Q&A: How Financial Advisors Talk About Cryptocurrency With Clients

More than a decade after Bitcoin’s launch, cryptocurrency interest remains heated among investors. But for financial advisors, the wise approach to crypto may feel more tepid.

Fielding client questions about digital currencies can put advisors in a tight spot. That’s because it’s unclear which U.S. financial regulations apply to crypto assets and the extent to which they might apply. This leaves many advisors wary of inadvertently crossing a regulatory gray line when talking about crypto.

To get more clarity around the cryptocurrency market from a financial advisor’s point of view, we spoke with Douglas Boneparth, president of Bone Fide Wealth, who has been vocal about his experience with Bitcoin as a miner and advisor in newsletters and with the media.

In the interview, he shares his views on how advisors are dealing with the regulatory landscape and what financial advisors can do for clients without running afoul of the Securities and Exchange Commission or Financial Industry Regulatory Authority. Here are edited excerpts from that interview.

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How are financial advisors dealing with cryptocurrency in their practices?

It’s not easy. We’re just not there yet from a regulatory standpoint. We don’t have the integration we need on the technology side. And there are myriad other considerations as an operator and service provider that I need to consider, from liability and risk to the firm’s marketing and brand.

I just renewed my errors and omissions insurance, and it says right at the top in bold: “Your insurance does not cover crypto trading.”

We can’t effectively advise or solicit the sale or purchase of cryptocurrency, and there’s no way to practically place actual crypto into client portfolios. But we can educate our clients about how it works, what it is, the associated risks, where exchanges are located and how they work.

Meanwhile, there are leaders in the crypto community saying to fire advisors who aren’t recommending cryptocurrencies. It’s a slap in the face for advisors who do believe in cryptocurrency but can’t advise on it for the reasons I’ve mentioned.

[Read: How Financial Advisors Should Advise Clients on Bitcoin]

What does the regulatory landscape around cryptocurrency and financial advice look like right now?

It’s cumbersome. A lot of the things you need to do to advise and implement the recommendations are new.

How many insurance carriers are even going to be comfortable insuring registered investment advisors of any size in this space? Very few. And the ones that do offer insurance, how much are they going to charge to do it?

You might have to be big enough to self-insure on this. And assuming you could do that, how much of client assets would you be allocating to it? Maybe 1% to 5% across the board? If you’re a small firm, that’s just not going to be enough volume to justify the risks and costs, no matter how much you believe in it or how much you think it would be a benefit to your clients.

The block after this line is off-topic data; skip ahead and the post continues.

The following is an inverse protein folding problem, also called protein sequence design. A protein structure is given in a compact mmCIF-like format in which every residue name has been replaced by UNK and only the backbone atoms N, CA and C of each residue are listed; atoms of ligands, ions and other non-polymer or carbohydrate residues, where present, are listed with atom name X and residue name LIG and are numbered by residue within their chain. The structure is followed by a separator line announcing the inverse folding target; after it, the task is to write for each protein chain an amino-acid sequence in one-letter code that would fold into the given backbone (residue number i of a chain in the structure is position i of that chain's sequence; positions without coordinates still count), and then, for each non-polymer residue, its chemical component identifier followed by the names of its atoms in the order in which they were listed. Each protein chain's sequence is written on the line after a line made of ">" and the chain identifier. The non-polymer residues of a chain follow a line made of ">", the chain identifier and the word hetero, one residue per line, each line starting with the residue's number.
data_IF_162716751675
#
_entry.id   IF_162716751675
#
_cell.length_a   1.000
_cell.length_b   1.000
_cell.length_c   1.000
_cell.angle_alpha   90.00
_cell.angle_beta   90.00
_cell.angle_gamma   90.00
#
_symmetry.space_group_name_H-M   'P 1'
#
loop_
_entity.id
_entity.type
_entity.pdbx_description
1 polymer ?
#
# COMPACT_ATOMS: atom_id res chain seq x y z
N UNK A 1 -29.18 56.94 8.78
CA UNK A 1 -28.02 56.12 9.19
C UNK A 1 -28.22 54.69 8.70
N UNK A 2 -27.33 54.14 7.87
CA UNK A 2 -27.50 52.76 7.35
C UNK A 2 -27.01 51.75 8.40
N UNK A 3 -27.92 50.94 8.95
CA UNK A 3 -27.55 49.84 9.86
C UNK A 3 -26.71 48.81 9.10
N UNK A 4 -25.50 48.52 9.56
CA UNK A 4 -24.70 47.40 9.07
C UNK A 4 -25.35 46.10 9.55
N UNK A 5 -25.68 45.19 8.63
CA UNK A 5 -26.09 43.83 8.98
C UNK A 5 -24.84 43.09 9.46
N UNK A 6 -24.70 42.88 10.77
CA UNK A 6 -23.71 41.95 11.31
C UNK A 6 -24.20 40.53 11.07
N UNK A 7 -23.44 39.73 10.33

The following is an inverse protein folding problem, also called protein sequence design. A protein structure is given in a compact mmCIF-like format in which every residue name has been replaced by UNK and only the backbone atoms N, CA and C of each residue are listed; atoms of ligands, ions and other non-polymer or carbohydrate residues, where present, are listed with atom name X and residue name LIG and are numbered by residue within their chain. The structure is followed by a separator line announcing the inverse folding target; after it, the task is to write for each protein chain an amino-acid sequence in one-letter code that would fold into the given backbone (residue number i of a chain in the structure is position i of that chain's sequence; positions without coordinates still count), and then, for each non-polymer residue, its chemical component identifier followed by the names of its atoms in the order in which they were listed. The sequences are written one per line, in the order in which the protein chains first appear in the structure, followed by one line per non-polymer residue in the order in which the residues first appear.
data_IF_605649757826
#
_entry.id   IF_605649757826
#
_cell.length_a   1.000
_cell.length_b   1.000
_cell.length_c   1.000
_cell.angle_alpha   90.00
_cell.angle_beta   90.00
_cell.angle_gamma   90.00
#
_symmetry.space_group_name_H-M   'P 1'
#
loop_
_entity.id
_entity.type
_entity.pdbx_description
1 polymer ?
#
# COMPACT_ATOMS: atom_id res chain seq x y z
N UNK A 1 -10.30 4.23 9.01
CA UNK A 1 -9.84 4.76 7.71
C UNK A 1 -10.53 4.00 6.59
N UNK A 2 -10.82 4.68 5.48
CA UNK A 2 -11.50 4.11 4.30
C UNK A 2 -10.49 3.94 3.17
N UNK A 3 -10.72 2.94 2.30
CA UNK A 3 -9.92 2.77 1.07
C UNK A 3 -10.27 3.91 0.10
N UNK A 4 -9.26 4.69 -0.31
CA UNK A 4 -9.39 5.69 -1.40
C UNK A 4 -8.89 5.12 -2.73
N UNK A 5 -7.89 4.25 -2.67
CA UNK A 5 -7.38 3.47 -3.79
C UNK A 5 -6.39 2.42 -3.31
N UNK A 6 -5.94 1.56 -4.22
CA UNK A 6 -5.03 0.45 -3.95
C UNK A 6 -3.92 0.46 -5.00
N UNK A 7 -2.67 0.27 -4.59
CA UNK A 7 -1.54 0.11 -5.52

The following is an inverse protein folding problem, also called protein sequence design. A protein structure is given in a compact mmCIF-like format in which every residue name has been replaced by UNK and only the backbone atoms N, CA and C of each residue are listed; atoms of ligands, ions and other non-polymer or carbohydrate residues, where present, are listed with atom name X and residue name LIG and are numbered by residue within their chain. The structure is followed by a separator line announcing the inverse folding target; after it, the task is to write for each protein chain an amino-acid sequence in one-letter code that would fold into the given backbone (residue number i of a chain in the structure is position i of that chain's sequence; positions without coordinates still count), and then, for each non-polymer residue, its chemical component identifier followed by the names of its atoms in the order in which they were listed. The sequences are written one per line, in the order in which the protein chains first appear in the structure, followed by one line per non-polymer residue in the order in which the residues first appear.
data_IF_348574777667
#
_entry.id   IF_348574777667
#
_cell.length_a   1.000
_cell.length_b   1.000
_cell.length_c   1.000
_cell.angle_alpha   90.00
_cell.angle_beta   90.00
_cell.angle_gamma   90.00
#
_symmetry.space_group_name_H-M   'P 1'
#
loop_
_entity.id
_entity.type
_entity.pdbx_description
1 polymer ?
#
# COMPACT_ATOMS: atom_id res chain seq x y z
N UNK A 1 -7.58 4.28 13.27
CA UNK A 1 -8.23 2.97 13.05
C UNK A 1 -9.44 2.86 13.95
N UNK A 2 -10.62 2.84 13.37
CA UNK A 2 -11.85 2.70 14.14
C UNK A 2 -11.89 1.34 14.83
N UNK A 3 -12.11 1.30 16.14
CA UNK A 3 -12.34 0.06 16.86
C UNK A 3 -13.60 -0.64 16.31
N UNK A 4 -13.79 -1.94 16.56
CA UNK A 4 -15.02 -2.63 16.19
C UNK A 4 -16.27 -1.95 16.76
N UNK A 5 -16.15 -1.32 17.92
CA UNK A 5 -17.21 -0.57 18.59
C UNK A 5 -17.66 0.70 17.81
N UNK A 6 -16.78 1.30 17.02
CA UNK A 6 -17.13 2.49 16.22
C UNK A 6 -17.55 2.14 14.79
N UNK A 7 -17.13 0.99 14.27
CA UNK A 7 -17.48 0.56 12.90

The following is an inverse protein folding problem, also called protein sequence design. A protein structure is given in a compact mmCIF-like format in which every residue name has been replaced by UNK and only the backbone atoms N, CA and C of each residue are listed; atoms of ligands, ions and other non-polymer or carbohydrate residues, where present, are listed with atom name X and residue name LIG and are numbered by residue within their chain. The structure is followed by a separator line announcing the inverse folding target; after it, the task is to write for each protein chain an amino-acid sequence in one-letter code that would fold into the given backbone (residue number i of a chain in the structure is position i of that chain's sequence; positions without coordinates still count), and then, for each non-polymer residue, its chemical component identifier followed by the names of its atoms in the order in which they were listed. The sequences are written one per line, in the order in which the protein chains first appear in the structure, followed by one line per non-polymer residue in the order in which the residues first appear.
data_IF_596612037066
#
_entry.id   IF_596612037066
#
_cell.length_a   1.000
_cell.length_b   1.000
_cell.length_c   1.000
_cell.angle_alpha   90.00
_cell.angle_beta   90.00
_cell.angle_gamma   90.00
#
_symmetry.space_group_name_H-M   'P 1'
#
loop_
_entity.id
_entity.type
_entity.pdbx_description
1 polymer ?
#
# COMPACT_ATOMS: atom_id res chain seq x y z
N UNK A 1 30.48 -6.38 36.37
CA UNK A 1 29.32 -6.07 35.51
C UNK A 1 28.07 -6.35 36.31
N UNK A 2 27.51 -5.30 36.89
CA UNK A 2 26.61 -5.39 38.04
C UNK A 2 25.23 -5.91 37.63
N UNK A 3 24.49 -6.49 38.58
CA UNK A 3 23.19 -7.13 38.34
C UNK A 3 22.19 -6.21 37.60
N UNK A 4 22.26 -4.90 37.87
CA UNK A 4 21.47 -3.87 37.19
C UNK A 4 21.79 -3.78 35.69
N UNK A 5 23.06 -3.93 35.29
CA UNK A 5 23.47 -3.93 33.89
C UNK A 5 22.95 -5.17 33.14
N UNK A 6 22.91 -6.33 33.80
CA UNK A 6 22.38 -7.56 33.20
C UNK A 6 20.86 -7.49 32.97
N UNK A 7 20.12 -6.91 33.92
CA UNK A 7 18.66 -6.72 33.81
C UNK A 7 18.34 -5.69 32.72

There’s an easy solution to that, and that’s a cryptocurrency exchange-traded fund or mutual fund. And it’s coming, but just not here yet.

[READ: The 5 Best Cryptocurrency Trading Sites.]

How can advisors talk about cryptocurrency with clients without crossing a regulatory line?

Because I’ve been vocal and I’ve shared my experiences with crypto, clients and prospects will come to me because they know I know about it.

I shared my story as a miner, wrote articles, blog posts and newsletters about cryptocurrency, so they know I have some expertise in the area. They might approach me with the desire to learn more or to talk about what they’ve already done in the space.

They might say, “I’m thinking about doing this,” and ask me to tell them the pros and cons of using Coinbase versus PayPal or something like that. And I can do that. What I can’t do is say, I think you should invest 4% of your portfolio in cryptocurrency. That’s investment advice.

If clients aren’t approaching you, I don’t see any lines being crossed by bringing up cryptocurrency with clients in an educational manner. But saying, “Have you put thought into investing in crypto?” is probably not the best way to go about it. Be careful and proceed with caution.

The way I’ve chosen to do it is to tell my story through content and the media. You could broach it through a blog post and see where it goes. Or you could go about it by displaying thought-leadership on the topic. That way, you can create a buffer there by just espousing your opinions and letting clients come to you.

If you’re an advisor, make sure you’re documenting your conversations. Make sure you’re doing your own due diligence. Most people are going to err on the side of being conservative and just say no. I understand the rationale. But if you took the time to educate yourself, you could get over that fear.

How can advisors educate themselves about cryptocurrency?

For advisors, there are great resources, such as Onramp Academy.

They will show you what a classic, 60/40 risk-adjusted portfolio would look if it had anywhere from 1% to 5% of Bitcoin in it over various time frames. They provide risk statistics and various portfolio metrics, so clients can see what they’re getting into from a statistical standpoint.

They also have fact sheets for every major cryptocurrency. Providing this information is not telling clients they have to invest in crypto. It’s showing them how it looks in a portfolio and how it behaves. I view all of that under an educational lens rather than advice.

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Q&A: How Financial Advisors Talk About Cryptocurrency With Clients originally appeared on usnews.com

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